On digits and diets.

19 06 2009

Good tidings and well-wishes, ladies and gentlemen!

The recent discovery of a new and very unique ceratosaur Limusaurus inextricabilis has ignited a firestorm of articles and posts from the paleontological community. What’s so special about it?

For starters, as Dave Hone writes, it probably had strong herbivorous tendencies. 

Perhaps more important, however, is its implications for the evolution of theropod and avian digits. The famed PZ Myers, author of the ever-popular (and controversial) “Pharyngula”, wrote an excellent post explaining the alterations of genetic mechanisms which assign digit identity during the evolution of birds back in 2002. The discovery of this animal has turned the evolutionary biologist’s statements into fulfilled prophecy, as he explains here.  

To quote Jeff Martz, “Gee, it’s almost like that evolution stuff really works…”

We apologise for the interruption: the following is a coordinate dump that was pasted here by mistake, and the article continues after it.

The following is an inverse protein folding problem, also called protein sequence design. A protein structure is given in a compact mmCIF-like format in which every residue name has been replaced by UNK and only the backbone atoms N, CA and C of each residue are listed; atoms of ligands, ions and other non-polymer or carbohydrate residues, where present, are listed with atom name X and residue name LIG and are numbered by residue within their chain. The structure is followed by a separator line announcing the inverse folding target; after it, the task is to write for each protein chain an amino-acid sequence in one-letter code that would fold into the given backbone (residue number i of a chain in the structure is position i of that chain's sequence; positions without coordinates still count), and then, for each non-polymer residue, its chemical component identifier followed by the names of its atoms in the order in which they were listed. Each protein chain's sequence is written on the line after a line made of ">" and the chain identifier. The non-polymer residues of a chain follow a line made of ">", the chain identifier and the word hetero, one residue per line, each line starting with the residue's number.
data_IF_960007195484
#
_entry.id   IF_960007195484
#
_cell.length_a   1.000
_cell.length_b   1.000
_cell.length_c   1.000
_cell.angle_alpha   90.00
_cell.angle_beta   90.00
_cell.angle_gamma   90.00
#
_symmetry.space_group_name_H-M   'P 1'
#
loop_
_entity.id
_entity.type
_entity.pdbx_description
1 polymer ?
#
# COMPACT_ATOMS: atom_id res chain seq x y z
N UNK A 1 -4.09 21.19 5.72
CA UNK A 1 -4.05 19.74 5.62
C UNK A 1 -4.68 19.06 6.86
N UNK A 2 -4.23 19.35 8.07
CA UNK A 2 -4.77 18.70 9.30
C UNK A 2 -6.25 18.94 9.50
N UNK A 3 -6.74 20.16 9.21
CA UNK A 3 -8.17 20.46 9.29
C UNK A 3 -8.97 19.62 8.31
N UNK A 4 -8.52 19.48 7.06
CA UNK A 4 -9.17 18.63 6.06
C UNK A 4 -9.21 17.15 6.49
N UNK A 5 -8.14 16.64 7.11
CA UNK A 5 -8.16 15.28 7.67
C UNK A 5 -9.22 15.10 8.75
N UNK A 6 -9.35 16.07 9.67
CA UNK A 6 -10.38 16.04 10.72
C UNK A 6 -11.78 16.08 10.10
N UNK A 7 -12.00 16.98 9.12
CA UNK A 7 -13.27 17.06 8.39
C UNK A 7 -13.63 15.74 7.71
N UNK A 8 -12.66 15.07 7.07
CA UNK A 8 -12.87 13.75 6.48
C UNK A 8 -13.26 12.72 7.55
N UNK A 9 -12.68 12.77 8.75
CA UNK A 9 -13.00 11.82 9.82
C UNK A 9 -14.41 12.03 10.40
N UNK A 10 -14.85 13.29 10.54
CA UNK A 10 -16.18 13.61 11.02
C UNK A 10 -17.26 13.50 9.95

May the fossil record continue to enchant us all!

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3 responses

22 06 2009
Zach Miller

Like I’ve said elsewhere, I remain unconvinced that Limusaurus’ hand actually has anything to do with frame shifting in the theropod manus. Ceratosaurs in general have short arms with stumpy fingers–even Ceratosaurus. It gets so bad that in carnotaurine abelisaurs (like Carnotaurus and Aucasaurus), the arms are vestigal structures that may have been functionless.

Considering Limusaurus’ host of derived features, I think the best explaination for the stumpy hands is an aupomorphy OR an extreme development of a family-wide trend.

24 06 2009
tanystropheus

Perhaps you’re right…I myself remain prohibitively ill-versed in the finer aspects of theropod digit morphology and therefore cannot provide an intelligent response to your comments.

Maybe, if we’re to find irrefutable proof of a frame-shift, specialists ought to look towards more basal theropods…

24 06 2009
Zach Miller

Or more advanced ones. I believe there are a few megalosaurs (higher than ceratosaurs) with four fingers, so I’m betting the frame-shift occurred somewhere near the base of Tetanurines.

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